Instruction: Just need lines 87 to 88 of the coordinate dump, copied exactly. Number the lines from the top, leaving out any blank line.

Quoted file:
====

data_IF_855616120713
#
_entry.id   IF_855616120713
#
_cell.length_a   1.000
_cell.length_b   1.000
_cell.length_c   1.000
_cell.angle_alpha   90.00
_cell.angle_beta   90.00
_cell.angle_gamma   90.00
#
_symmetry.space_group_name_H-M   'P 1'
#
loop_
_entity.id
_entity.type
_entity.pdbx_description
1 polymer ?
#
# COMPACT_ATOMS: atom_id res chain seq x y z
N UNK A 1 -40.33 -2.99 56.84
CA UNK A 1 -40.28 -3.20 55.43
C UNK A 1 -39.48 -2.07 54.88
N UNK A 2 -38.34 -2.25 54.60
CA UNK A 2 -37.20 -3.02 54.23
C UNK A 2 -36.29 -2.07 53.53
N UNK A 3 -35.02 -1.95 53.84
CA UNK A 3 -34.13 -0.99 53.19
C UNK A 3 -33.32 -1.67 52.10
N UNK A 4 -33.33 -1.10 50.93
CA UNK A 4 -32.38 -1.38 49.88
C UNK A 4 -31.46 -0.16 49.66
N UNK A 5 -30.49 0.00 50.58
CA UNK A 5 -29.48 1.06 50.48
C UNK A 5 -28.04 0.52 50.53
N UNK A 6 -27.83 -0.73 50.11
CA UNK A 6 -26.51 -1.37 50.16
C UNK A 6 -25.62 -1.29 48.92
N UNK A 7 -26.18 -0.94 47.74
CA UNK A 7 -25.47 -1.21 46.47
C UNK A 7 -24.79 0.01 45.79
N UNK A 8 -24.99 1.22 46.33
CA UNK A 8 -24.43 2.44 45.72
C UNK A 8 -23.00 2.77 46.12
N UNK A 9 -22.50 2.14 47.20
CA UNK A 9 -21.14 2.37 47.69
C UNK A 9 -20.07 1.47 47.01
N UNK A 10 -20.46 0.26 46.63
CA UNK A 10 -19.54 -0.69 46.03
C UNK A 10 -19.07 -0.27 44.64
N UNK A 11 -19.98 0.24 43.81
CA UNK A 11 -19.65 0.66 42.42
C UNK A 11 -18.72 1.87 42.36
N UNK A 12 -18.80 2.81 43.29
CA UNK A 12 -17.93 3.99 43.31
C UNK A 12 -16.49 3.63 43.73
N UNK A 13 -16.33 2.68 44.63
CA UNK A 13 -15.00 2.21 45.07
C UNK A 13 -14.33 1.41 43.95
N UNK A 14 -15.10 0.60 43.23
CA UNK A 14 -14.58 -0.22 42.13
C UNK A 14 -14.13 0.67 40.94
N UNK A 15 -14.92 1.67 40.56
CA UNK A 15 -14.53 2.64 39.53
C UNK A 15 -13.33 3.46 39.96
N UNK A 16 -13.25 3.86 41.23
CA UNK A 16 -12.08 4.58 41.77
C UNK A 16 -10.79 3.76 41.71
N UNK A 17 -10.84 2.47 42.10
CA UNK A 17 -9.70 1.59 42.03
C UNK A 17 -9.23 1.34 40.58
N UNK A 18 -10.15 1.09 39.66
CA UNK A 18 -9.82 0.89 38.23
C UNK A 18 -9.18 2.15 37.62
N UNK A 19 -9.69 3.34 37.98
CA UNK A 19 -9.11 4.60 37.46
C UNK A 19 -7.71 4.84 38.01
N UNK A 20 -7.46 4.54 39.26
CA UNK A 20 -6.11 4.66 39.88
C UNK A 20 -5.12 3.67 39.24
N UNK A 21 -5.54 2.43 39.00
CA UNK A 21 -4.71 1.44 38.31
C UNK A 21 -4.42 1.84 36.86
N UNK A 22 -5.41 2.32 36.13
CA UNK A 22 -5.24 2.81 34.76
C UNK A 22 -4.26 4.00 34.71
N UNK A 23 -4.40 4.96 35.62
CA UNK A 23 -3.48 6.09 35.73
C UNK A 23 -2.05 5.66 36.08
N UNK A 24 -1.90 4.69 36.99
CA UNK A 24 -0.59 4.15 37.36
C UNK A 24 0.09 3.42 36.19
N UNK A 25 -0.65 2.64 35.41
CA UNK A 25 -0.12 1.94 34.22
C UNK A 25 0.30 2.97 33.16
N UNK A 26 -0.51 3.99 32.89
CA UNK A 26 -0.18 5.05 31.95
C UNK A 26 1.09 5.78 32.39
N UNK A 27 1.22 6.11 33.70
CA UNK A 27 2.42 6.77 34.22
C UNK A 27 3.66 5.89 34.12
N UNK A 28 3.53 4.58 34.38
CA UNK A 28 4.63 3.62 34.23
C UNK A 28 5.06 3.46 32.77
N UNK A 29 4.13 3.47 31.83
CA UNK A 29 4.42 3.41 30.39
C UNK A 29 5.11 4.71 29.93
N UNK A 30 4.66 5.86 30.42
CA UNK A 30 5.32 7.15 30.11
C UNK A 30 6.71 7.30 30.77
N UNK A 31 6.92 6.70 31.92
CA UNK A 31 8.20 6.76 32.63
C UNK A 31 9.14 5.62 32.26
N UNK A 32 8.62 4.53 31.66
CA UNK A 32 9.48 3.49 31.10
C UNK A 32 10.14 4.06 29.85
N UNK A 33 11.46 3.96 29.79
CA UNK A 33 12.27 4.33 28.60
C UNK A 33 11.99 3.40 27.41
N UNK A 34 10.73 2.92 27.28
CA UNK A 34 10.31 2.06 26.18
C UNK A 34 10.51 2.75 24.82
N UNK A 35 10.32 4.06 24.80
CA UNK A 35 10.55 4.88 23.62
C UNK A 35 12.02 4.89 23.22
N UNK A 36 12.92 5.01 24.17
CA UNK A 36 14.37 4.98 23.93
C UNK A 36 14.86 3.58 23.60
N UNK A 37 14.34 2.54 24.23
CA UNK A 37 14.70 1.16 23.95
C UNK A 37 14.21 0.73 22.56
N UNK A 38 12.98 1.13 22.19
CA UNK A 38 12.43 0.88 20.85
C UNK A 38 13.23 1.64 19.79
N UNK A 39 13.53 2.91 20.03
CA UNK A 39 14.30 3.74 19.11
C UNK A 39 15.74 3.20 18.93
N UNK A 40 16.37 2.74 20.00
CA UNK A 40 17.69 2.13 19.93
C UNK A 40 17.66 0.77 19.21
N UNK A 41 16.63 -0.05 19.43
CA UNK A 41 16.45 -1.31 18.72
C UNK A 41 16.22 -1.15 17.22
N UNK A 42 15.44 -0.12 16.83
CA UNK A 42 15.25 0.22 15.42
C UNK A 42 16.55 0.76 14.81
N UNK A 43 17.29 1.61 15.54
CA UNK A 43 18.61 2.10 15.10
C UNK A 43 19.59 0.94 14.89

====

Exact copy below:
N UNK A 23 -4.40 4.96 35.62
CA UNK A 23 -3.48 6.09 35.73